class="MsoNormal" style="margin: 0in 0in 0pt;"> E15 is fuelling an increase in horsepower in NASCAR’s national top three series (NASCAR Sprint Cup Series, NASCAR Nationwide Series and the NASCAR Camping World Truck Series), says Mike Lynch, managing director, NASCAR Green Innovation. “After several months of dyno lab and track testing, we’ve seen a five to eight percent increase in horsepower,” says Lynch about Sunoco Green E15, which NASCAR has used since the start of the 2011 racing season.
Sunoco Green E15’s ethanol component is produced at Sunoco’s ethanol production plant in Fulton, NY. It is then trucked to Sunoco’s Marcus Hook, PA, facility where it is blended with a high octane unleaded gasoline. (Please see accompanying diagram.) This Sunoco center concentrates specifically on racing fuels.
“Sunoco manages everything that goes into the fuel so that NASCAR drivers can be confident their fuel is the best available,” says Thomas Golembeski, Sunoco’s manager of corporate communications. Once the fuel has been blended and tested, it is pumped into Sunoco’s fleet of trucks which then transports it to the various NASCAR racing venues, including Darlington Raceway in Darlington, SC, which hosts this Saturday’s race.
Sunoco has redesigned the iconic Sunoco red fuel cans used at NASCAR races into a closed system so that the E15 fuel is not exposed to ambient air, Golembeski says. Prior to Sunoco Green E15, NASCAR vehicles were powered with Sunoco’s 260GTX 98 octane unleaded gas.
Nearly all of the corn used to produce the ethanol is sourced within a relatively short distance of Fulton, located in north central New York.
NASCAR puts ethanol in the limelight, and it reaffirms NASCAR’s commitment to conservation. Along with using E15, which reduces greenhouse gas emissions by 20 percent over conventional unleaded gasoline, NASCAR has instituted green building, recycling and tree-planting programs.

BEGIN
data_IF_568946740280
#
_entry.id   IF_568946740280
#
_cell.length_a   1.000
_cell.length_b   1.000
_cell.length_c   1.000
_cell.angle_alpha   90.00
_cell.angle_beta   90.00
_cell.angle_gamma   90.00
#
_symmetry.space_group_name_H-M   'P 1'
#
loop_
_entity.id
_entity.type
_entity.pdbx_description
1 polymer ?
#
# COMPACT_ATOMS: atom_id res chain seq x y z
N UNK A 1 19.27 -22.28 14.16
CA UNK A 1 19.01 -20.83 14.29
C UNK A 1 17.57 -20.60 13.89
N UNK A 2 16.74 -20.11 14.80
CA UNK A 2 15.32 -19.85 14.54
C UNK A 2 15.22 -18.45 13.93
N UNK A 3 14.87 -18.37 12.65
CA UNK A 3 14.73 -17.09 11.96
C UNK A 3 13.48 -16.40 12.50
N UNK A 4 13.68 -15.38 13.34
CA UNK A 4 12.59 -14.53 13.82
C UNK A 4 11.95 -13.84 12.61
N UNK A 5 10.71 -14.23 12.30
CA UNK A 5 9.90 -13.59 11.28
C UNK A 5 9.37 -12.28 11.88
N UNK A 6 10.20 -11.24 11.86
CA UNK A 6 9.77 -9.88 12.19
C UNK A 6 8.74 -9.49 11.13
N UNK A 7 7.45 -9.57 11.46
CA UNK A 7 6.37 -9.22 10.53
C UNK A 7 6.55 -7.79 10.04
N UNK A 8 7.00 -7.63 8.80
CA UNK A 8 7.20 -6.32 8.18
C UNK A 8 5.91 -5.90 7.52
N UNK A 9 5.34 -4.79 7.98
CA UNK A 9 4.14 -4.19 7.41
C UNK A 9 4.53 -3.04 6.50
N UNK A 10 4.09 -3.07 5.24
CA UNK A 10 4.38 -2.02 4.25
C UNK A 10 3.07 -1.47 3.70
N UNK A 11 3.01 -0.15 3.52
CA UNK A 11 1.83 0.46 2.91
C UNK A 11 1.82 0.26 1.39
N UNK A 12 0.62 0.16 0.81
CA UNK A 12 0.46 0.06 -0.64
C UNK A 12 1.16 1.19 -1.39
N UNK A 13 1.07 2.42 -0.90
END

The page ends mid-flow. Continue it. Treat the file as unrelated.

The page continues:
“In addition to putting us squarely on our conservation focus, ethanol helps create American jobs and strengthens our energy independence,” NASCAR’s Lynch says.
Lynch adds that NASCAR is a family sport and a family enterprise and that the American Ethanol partnership (comprised of NASCAR, Growth Energy and the National Corn Growers Association) is in itself a family. “The people we’ve met working with Growth Energy and the National Corn Growers Association—farmers and ethanol plant employees—take pride in their jobs and we feel comfortable standing side by side with them,” Lynch says. “And everyone came together to do the testing and provide a seamless transition to the use of E15.”
The American Ethanol partnership, a six-year agreement, is supporting NASCAR drivers, teams and race tracks with several marketing activities. American Ethanol will participate in NASCAR’s Prize Money & Decal Program, also known as the contingency program, with the creation of the “American Ethanol Green Flag Restart Award” in the NASCAR Sprint Cup Series. It will also provide weekly prize money for eligible competitors in the NASCAR Nationwide Series and NASCAR Camping World Truck Series based on finishing position. The NASCAR Sprint Cup Series weekly award will be given to the participating driver who records the fastest average speed on restarts and who finishes the race on the lead lap.